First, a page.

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Miserly Developments

  • Lind, Jo Thori

    ()

    (Dept. of Economics, University of Oslo)

  • Moene, Karl O.

    ()

    (Dept. of Economics, University of Oslo)

In many countries extreme poverty is unnecessary. Yet it persists. We propose a simple index, denoted the Miser index, to measure the extent to which societies have poverty in the midst of affluence. It builds on the generalized Lorenz curve, but can also be seen as a measure of polarization between the rich and the poor. We calculate the index for a number of developing and emerging economies and rank them according to their revealed miserliness. We also identify important correlates of the Miser index. Countries that score high on the index tend to be socially fractionalized, bureaucratically inefficient, and politically corrupt. They provide their citizens with a low level of health care and education. Democracy and high growth rates do not moderate miserliness. Finally, considering the world as a single entity, we find a dramatic rise in global miserliness over the last 30 years.

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File URL: https://www.sv.uio.no/econ/english/research/unpublished-works/working-papers/pdf-files/2009/Memo-04-2009.pdf
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Paper provided by Oslo University, Department of Economics in its series Memorandum with number 04/2009.

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Length: 46 pages
Date of creation: 28 Jan 2009
Handle: RePEc:hhs:osloec:2009_004
Contact details of provider: Postal:
Department of Economics, University of Oslo, P.O Box 1095 Blindern, N-0317 Oslo, Norway

Phone: 22 85 51 27
Fax: 22 85 50 35
Web page: http://www.oekonomi.uio.no/indexe.html
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  1. Kolm, Serge-Christophe, 1976. "Unequal inequalities. II," Journal of Economic Theory, Elsevier, vol. 13(1), pages 82-111, August.
  2. Shaohua Chen & Ravallion, Martin, 2000. "How did the world's poorest fare in the 1990s ?," Policy Research Working Paper Series 2409, The World Bank.
  3. Jo Thori Lind, 2007. "Fractionalization and Inter-Group Differences," Kyklos, Wiley Blackwell, vol. 60(1), pages 123-139, 02.
  4. Dollar, David & Kraay, Aart, 2001. "Growth is good for the poor," Policy Research Working Paper Series 2587, The World Bank.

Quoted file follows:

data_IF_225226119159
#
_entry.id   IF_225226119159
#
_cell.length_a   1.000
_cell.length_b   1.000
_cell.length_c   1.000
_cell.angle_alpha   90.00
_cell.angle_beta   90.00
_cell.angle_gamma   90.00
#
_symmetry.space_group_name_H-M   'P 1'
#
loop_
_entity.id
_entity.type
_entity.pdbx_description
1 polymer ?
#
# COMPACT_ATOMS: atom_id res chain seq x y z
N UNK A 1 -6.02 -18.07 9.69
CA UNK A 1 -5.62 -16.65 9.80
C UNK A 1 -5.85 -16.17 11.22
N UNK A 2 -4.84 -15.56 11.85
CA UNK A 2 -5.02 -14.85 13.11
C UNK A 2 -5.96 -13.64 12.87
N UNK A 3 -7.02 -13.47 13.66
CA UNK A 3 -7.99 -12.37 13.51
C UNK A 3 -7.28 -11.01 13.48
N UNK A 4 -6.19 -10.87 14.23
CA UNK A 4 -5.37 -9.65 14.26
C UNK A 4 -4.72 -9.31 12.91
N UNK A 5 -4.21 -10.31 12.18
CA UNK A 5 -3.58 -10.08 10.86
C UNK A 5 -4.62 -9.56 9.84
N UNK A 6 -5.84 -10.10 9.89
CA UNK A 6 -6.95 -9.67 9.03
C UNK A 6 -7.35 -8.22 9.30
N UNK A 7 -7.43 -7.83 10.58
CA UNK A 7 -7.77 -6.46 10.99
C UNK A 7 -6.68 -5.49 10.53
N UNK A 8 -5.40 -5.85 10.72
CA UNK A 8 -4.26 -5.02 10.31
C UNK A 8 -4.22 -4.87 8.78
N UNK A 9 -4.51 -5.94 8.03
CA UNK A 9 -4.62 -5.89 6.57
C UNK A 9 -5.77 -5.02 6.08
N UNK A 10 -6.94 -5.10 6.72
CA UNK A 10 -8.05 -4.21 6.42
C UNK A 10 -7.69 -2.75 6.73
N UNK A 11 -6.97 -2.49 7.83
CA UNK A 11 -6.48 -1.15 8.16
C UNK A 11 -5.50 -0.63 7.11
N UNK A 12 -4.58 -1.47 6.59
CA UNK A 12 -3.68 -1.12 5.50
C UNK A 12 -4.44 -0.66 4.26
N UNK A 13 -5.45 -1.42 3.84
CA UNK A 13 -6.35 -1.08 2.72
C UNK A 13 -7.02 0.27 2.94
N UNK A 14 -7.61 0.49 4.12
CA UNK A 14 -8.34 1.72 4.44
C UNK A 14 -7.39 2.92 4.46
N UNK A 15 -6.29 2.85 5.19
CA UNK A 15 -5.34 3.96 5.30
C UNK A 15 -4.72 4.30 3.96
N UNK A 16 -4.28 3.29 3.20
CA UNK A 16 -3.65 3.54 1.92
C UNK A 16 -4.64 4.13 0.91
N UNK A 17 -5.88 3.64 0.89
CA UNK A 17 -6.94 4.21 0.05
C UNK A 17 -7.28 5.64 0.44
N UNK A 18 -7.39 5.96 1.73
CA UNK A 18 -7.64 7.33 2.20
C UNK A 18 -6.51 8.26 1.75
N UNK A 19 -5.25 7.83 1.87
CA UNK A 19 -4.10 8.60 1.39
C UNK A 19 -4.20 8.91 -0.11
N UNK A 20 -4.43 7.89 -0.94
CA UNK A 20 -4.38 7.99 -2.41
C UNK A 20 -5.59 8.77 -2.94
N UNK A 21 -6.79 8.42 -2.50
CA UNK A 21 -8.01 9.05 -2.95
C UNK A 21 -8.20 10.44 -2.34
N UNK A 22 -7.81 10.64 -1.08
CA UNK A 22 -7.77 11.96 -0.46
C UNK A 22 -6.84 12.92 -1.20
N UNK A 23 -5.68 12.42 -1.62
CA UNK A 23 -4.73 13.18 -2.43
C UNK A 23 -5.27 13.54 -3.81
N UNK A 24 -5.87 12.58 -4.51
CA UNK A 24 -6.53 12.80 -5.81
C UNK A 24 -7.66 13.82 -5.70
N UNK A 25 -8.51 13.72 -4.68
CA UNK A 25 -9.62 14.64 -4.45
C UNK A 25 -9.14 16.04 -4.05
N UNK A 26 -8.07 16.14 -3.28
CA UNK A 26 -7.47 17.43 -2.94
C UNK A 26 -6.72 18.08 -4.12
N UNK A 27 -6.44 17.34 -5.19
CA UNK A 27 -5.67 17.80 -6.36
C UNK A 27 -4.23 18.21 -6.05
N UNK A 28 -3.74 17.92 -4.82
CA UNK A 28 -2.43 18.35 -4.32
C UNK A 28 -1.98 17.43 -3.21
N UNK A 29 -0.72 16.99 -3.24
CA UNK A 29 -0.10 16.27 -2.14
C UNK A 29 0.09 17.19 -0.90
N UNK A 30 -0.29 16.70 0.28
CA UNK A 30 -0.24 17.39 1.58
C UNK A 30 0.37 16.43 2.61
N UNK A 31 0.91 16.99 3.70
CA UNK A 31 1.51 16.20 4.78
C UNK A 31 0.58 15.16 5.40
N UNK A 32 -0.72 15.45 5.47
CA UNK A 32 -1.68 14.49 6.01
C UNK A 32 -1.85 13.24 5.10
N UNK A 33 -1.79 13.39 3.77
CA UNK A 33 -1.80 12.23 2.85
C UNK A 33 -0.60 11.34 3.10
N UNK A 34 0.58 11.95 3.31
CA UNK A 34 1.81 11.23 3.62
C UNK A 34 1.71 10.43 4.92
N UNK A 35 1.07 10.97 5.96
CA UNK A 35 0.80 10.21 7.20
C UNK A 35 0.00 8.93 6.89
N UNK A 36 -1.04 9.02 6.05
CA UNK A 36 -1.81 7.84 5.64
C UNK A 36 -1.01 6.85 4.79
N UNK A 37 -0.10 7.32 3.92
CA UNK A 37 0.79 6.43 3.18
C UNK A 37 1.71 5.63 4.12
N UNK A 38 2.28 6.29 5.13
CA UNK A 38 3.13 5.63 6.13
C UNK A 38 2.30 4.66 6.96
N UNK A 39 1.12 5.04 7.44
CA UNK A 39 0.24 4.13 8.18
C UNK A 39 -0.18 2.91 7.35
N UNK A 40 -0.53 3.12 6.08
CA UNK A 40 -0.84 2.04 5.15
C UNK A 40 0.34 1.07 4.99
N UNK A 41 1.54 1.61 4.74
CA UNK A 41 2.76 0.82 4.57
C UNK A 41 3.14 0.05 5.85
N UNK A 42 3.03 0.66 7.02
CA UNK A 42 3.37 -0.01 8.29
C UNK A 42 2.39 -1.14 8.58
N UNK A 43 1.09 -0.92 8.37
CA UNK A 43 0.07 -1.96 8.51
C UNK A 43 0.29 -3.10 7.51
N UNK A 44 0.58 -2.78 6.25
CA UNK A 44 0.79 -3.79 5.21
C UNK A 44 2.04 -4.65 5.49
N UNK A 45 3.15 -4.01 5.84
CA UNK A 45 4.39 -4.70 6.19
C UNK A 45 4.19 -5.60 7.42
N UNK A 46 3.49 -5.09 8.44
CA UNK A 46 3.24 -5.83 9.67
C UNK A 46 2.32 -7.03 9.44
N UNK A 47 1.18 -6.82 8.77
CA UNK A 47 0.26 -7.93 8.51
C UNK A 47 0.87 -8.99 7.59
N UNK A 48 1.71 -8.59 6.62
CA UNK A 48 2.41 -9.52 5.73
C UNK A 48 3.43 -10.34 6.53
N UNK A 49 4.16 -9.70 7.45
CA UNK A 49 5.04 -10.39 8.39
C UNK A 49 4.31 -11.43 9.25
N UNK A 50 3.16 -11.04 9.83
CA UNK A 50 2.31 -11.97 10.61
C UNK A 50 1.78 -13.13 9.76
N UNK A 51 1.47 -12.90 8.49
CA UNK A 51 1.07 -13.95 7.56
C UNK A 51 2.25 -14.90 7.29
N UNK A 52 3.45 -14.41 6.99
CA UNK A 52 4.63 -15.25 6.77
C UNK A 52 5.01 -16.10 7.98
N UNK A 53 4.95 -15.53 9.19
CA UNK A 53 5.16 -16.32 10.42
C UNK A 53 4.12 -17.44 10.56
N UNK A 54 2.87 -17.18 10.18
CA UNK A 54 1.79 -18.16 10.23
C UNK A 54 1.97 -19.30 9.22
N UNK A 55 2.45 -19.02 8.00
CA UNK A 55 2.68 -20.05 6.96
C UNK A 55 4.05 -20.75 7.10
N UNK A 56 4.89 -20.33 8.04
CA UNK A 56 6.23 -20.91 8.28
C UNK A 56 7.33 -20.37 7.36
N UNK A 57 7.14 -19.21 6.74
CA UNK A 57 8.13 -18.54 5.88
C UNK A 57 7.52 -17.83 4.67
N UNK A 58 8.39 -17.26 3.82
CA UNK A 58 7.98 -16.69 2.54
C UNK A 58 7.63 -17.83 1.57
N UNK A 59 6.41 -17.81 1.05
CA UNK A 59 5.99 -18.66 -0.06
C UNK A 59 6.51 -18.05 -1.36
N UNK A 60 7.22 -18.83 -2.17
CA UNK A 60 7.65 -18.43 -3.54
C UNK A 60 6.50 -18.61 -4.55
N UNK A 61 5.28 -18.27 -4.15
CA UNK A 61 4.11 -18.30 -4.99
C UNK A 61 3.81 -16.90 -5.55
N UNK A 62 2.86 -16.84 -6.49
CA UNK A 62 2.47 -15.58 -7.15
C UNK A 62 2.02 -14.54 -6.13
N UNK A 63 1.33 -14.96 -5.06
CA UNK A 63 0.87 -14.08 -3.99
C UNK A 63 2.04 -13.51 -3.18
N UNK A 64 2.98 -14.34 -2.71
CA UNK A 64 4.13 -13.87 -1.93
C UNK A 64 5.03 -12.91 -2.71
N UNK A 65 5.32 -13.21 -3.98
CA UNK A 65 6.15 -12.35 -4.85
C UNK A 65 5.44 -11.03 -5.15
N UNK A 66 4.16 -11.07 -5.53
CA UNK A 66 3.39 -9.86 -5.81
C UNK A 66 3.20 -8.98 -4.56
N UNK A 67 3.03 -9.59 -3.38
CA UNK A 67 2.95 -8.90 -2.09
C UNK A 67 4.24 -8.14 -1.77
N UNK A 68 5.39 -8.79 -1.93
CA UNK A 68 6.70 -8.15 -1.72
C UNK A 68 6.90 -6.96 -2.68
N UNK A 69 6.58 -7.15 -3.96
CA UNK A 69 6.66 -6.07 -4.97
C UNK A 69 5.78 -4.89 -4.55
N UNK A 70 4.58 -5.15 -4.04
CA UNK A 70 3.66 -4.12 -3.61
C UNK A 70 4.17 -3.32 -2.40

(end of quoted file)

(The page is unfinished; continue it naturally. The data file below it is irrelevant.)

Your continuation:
5. Thon, Dominique, 1982. "An axiomatization of the Gini coefficient," Mathematical Social Sciences, Elsevier, vol. 2(2), pages 131-143, March.
  6. Jagdish Bhagwati, 1958. "Immiserizing Growth: A Geometrical Note," Review of Economic Studies, Oxford University Press, vol. 25(3), pages 201-205.
  7. Kanbur, Ravi & Mukherjee, Diganta, 2007. "Poverty, Relative to the Ability to Eradicate It: An Index of Poverty Reduction Failure," Working Papers 126998, Cornell University, Department of Applied Economics and Management.
  8. Esteban, J. & Ray, D., 1993. "On the Measurement of Polarization," UFAE and IAE Working Papers 221.93, Unitat de Fonaments de l'Anàlisi Econòmica (UAB) and Institut d'Anàlisi Econòmica (CSIC).
  9. Atkinson, Anthony B., 1970. "On the measurement of inequality," Journal of Economic Theory, Elsevier, vol. 2(3), pages 244-263, September.
  10. Jean-Yves Duclos & Joan Esteban & Debraj Ray, 2004. "Polarization: Concepts, Measurement, Estimation," Econometrica, Econometric Society, vol. 72(6), pages 1737-1772, November.
  11. Foster, James & Greer, Joel & Thorbecke, Erik, 1984. "A Class of Decomposable Poverty Measures," Econometrica, Econometric Society, vol. 52(3), pages 761-766, May.
  12. Kolm, Serge-Christophe, 1976. "Unequal inequalities. I," Journal of Economic Theory, Elsevier, vol. 12(3), pages 416-442, June.
  13. Cowell, F.A., 2000. "Measurement of inequality," Handbook of Income Distribution, in: A.B. Atkinson & F. Bourguignon (ed.), Handbook of Income Distribution, edition 1, volume 1, chapter 2, pages 87-166 Elsevier.
  14. Easterly, W & Levine, R, 1996. "Africa's Growth Tragedy : Policies and Ethnic Divisions," Papers 536, Harvard - Institute for International Development.
  15. Shorrocks, Anthony F, 1983. "Ranking Income Distributions," Economica, London School of Economics and Political Science, vol. 50(197), pages 3-17, February.
  16. Amartya Sen, 1976. "Real National Income," Review of Economic Studies, Oxford University Press, vol. 43(1), pages 19-39.
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